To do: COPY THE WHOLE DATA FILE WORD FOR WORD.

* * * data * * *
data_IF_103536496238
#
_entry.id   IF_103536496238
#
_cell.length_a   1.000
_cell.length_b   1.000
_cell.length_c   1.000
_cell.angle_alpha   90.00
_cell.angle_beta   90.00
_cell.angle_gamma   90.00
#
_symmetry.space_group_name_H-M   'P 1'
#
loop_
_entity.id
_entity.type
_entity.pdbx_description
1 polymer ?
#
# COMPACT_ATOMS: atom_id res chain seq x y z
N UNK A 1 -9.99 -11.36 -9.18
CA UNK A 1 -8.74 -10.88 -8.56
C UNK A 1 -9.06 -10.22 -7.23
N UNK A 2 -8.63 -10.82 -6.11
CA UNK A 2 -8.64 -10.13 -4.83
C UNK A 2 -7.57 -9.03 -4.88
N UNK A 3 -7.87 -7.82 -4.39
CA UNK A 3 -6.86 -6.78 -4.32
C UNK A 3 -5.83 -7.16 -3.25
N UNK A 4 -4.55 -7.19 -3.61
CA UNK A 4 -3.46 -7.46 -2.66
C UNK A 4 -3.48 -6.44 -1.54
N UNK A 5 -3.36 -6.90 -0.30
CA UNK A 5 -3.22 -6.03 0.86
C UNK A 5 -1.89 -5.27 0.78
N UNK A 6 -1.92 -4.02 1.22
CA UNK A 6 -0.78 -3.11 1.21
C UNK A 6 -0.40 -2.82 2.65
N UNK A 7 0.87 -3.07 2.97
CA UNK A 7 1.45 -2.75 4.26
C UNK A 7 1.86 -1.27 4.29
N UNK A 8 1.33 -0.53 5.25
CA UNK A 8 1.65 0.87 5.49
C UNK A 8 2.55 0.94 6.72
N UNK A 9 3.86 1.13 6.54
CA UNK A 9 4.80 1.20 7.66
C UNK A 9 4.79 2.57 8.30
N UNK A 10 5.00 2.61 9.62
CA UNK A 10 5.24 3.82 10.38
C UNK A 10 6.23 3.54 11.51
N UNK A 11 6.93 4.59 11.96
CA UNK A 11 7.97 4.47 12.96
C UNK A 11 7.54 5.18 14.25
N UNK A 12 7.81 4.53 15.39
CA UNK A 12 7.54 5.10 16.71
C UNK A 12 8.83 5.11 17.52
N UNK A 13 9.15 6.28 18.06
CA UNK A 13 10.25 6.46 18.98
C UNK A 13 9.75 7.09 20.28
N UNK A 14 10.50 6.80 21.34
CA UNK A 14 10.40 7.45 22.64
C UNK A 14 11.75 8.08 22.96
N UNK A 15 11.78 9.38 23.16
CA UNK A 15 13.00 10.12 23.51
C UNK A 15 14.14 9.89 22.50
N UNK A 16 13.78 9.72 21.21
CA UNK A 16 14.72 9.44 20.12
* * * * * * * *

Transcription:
data_IF_103536496238
#
_entry.id   IF_103536496238
#
_cell.length_a   1.000
_cell.length_b   1.000
_cell.length_c   1.000
_cell.angle_alpha   90.00
_cell.angle_beta   90.00
_cell.angle_gamma   90.00
#
_symmetry.space_group_name_H-M   'P 1'
#
loop_
_entity.id
_entity.type
_entity.pdbx_description
1 polymer ?
#
# COMPACT_ATOMS: atom_id res chain seq x y z
N UNK A 1 -9.99 -11.36 -9.18
CA UNK A 1 -8.74 -10.88 -8.56
C UNK A 1 -9.06 -10.22 -7.23
N UNK A 2 -8.63 -10.82 -6.11
CA UNK A 2 -8.64 -10.13 -4.83
C UNK A 2 -7.57 -9.03 -4.88
N UNK A 3 -7.87 -7.82 -4.39
CA UNK A 3 -6.86 -6.78 -4.32
C UNK A 3 -5.83 -7.16 -3.25
N UNK A 4 -4.55 -7.19 -3.61
CA UNK A 4 -3.46 -7.46 -2.66
C UNK A 4 -3.48 -6.44 -1.54
N UNK A 5 -3.36 -6.90 -0.30
CA UNK A 5 -3.22 -6.03 0.86
C UNK A 5 -1.89 -5.27 0.78
N UNK A 6 -1.92 -4.02 1.22
CA UNK A 6 -0.78 -3.11 1.21
C UNK A 6 -0.40 -2.82 2.65
N UNK A 7 0.87 -3.07 2.97
CA UNK A 7 1.45 -2.75 4.26
C UNK A 7 1.86 -1.27 4.29
N UNK A 8 1.33 -0.53 5.25
CA UNK A 8 1.65 0.87 5.49
C UNK A 8 2.55 0.94 6.72
N UNK A 9 3.86 1.13 6.54
CA UNK A 9 4.80 1.20 7.66
C UNK A 9 4.79 2.57 8.30
N UNK A 10 5.00 2.61 9.62
CA UNK A 10 5.24 3.82 10.38
C UNK A 10 6.23 3.54 11.51
N UNK A 11 6.93 4.59 11.96
CA UNK A 11 7.97 4.47 12.96
C UNK A 11 7.54 5.18 14.25
N UNK A 12 7.81 4.53 15.39
CA UNK A 12 7.54 5.10 16.71
C UNK A 12 8.83 5.11 17.52
N UNK A 13 9.15 6.28 18.06
CA UNK A 13 10.25 6.46 18.98
C UNK A 13 9.75 7.09 20.28
N UNK A 14 10.50 6.80 21.34
CA UNK A 14 10.40 7.45 22.64
C UNK A 14 11.75 8.08 22.96
N UNK A 15 11.78 9.38 23.16
CA UNK A 15 13.00 10.12 23.51
C UNK A 15 14.14 9.89 22.50
N UNK A 16 13.78 9.72 21.21
CA UNK A 16 14.72 9.44 20.12